Heat exchangers are used extensively in petroleum refining and chemical plants. Fouling is a common occurrence that results in a huge loss in energy recovery or a rise in pressure drop. Even if the distillation apparatus is perfectly built, it must be cleaned regularly. If fouling is detected, it can lead to a cascade of issues. Heat exchangers are frequently forced out of operation due to a significant rise in pressure drop rather than a reduction in heat transmission.
Efficient heat exchangers are essential for the successful running of oil refineries and petrochemical plants. However, fouling can build upon both the tube and shell sides of the heat exchangers over time. Heavy asphaltenes in the crude oil can build on the sides of the heat exchanger tubes in crude unit exchangers. Limestone and other elements in the cooling water system of the plant might get deposited on the heat exchanger tubes. Engineers try to size the heat exchanger tubes so that the speed through the tubes is as high as possible to increase the duration before fouling starts to obstruct flow. However, fouling is an inescapable fact when heat exchangers are used.
As the issue of fouling worsens, heat exchange is impeded, and efficiency suffers, leading to lower productivity and higher energy consumption. For example, when crude pre-heat exchangers clog, the temperature of the crude oil entering into the furnace drops, necessitating the use of more fuel to keep the furnace running. Fouling can result in greater tower pressures in tower overhead exchangers, reducing efficiency and fractionation effectiveness.
Figure 1 Shell and Tube Heat Exchanger
The maintenance cost needed to clean fouled heat exchange networks and the accompanying reduced productivity while the exchanger is out of service are two components of the high cost of fouling to oil refineries. This article will go through some specific fouling conditions in oil refineries that can be helped by chemical cleaning. Refineries administrators, experts, and chemical vendors need to work together to use the appropriate solvents and establish the best techniques for using them for cleaning.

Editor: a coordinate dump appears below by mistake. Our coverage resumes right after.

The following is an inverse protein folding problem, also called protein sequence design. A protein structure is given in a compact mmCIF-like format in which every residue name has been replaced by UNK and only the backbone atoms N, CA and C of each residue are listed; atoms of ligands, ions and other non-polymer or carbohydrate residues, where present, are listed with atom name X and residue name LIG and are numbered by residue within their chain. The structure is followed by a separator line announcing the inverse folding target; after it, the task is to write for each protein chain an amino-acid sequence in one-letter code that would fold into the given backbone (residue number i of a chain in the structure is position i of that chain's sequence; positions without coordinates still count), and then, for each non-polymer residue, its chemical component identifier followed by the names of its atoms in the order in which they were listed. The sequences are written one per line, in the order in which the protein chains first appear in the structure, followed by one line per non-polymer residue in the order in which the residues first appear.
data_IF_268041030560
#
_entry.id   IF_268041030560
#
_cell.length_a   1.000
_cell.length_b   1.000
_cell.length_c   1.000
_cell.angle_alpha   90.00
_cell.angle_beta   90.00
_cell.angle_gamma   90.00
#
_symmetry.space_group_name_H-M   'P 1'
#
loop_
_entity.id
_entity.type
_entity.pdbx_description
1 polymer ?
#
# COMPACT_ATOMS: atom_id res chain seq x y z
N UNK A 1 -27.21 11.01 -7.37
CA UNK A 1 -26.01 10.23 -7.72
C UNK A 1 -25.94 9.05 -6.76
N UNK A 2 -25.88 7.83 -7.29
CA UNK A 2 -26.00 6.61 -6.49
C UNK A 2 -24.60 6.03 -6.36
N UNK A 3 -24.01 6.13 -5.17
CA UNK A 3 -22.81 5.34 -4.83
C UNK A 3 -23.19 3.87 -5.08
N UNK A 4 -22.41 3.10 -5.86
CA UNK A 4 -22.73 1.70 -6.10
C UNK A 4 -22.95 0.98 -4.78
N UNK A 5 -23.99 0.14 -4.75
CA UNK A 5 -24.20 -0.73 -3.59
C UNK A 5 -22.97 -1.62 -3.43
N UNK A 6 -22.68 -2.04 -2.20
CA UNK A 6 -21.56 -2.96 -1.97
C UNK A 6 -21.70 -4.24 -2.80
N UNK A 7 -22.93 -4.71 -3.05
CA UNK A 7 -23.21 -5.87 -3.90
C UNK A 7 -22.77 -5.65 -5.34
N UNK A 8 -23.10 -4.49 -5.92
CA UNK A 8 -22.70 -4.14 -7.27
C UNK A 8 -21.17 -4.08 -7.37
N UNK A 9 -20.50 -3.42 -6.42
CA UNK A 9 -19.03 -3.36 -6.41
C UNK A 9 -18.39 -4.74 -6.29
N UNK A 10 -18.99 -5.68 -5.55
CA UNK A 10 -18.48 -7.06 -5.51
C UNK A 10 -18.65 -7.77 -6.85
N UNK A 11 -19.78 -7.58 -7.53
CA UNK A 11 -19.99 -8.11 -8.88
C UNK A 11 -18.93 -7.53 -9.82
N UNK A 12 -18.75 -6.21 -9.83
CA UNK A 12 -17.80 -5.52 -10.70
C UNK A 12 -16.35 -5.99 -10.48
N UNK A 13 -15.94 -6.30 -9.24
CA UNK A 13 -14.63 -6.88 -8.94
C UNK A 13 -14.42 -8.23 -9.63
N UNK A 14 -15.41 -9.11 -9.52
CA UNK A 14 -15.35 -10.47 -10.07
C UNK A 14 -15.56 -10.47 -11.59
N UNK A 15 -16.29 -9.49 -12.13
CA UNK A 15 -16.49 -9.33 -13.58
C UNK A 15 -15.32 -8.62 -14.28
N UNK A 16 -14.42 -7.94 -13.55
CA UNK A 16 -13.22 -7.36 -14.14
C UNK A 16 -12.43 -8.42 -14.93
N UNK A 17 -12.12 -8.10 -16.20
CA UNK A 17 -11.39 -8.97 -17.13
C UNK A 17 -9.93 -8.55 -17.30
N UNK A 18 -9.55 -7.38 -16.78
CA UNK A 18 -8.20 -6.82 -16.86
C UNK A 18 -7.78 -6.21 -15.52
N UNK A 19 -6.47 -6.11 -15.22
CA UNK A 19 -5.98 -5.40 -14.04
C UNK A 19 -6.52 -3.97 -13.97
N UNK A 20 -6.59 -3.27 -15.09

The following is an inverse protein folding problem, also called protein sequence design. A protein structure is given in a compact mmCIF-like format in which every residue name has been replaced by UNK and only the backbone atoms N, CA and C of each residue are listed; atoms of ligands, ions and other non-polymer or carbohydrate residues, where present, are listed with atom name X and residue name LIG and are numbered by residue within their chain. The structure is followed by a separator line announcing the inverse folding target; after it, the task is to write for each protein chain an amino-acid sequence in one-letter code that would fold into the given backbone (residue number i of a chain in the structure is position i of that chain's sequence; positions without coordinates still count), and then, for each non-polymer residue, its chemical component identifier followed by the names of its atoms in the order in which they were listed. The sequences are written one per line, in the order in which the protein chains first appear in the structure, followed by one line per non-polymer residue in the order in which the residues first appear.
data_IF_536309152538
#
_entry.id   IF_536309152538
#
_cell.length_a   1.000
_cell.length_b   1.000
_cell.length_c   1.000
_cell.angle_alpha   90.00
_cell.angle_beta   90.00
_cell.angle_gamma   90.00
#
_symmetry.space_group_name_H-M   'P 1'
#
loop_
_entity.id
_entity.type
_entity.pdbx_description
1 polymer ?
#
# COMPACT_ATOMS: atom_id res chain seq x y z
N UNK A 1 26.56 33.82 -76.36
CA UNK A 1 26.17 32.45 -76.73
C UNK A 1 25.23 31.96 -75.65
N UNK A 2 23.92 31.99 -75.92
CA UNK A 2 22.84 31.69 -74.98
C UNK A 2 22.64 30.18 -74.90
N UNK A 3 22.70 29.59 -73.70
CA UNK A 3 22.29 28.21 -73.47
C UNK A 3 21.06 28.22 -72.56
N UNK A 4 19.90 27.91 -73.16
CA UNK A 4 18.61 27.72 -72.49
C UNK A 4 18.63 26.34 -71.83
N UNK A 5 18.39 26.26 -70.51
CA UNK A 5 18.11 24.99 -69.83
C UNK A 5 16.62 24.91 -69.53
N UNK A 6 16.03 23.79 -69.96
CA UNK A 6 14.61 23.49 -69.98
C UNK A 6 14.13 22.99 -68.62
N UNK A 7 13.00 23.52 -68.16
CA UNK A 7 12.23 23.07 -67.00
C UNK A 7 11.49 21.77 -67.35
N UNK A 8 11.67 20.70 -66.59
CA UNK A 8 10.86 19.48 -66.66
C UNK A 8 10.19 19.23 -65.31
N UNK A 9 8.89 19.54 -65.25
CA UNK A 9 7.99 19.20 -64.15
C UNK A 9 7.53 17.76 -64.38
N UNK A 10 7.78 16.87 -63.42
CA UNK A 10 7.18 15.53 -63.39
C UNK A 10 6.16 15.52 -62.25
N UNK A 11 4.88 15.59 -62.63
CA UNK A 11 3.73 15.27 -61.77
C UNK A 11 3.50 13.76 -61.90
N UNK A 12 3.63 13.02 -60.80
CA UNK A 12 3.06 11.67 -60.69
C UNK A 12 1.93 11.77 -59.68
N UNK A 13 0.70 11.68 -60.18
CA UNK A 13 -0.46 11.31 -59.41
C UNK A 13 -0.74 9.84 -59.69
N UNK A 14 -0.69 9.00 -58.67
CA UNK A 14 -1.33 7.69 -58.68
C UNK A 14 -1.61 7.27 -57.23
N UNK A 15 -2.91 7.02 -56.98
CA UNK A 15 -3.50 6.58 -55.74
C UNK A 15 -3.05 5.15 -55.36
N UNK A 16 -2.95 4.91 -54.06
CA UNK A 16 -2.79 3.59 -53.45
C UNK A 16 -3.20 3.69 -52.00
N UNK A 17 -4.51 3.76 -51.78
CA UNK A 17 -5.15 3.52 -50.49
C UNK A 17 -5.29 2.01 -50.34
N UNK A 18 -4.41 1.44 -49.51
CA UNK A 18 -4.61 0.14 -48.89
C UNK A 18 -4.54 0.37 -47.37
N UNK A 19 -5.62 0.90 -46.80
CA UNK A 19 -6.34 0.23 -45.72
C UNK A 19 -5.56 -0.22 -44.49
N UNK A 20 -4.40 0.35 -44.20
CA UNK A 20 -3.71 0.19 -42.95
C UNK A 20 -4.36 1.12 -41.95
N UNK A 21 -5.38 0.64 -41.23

2 Chemical Cleaning of Heat Exchangers
Conventional manual cleaning methods, custom-made chemical cleaning procedures, or a mix of both can be used to restore heat exchanger efficiency. High-pressure cleaning systems can take many days to mechanically clean large heat exchange networks. Traditional alkaline cleaning processes are still utilised in oil refineries and petrochemical industries to remove the organic part of residues such as grease and oil, accompanied by acid cleanup to disintegrate scaling and soften residues. However, the effects of such traditional cleaning operations are sometimes only modest, necessitating extra mechanical cleaning at significant expenditures .
When viscous and stubborn substances such as heavier hydrocarbons or additive compounds from upstream operations need to be removed, a mix of alkaline and acid cleaning is not the best option. In such cases, the high-performance solvent cleaning procedures may drastically minimise downtime while providing great results. Hydrocarbons, grease, asphaltenes, paraffin, natural oils, and other contaminants are removed from metal surfaces without expensive organic solvents. The chemical cleaning solutions may be water, circulated with a specialised apparatus. Deposition and thick layers are disintegrated into the cleaning solution, and heat exchangers are washed shorter using chemical cleaning.
Chemical cleaning is the method of cleaning heat exchangers to achieve less expensive and faster heat exchanger upkeep. Cleaning of a heat exchanger having fouling using a chemical solution to dissolve part or all of the elements of the solid foulant deposit is a wide definition. Cleaning is often accomplished by passing a solvent across the heat exchanger by circulation or once-through without disassembling the heat exchangers.
Reactive cleaning and decontamination are the two primary types of chemical cleaning procedures. Inorganic, non-carbon pollutants such as limestone, calcite, oxides, calcium phosphate, and sulphides are removed via reactive cleaning. When hydrocarbon pollutants are involved, decontamination chemistry is used. Chemical cleaning uses a mixture of three cornerstones: chemicals, circulation, and temperature in both reactive and decontamination cleaning. Chemical cleaning generally takes more preparation and expertise than hydro blasting since each of these foundations might affect effectiveness in eliminating deposits.
The most common application of reactive chemical cleaning is cooling water heat exchangers and boilers to increase fuel efficiency. Moderate to more powerful acids are cycled all through the network with inhibitors to eliminate pollutants while limiting impact on the base material, based on the kind of pollutant. It is important not to expose the tubes to the chemicals for longer durations since this might lead to metal decomposition. After cleaning, passivation is normally done using an alkali solution such as sodium carbonate, also known as soda ash, for carbon steel and an alkaline solution such as sodium carbonate, also known as soda ash, for stainless steel.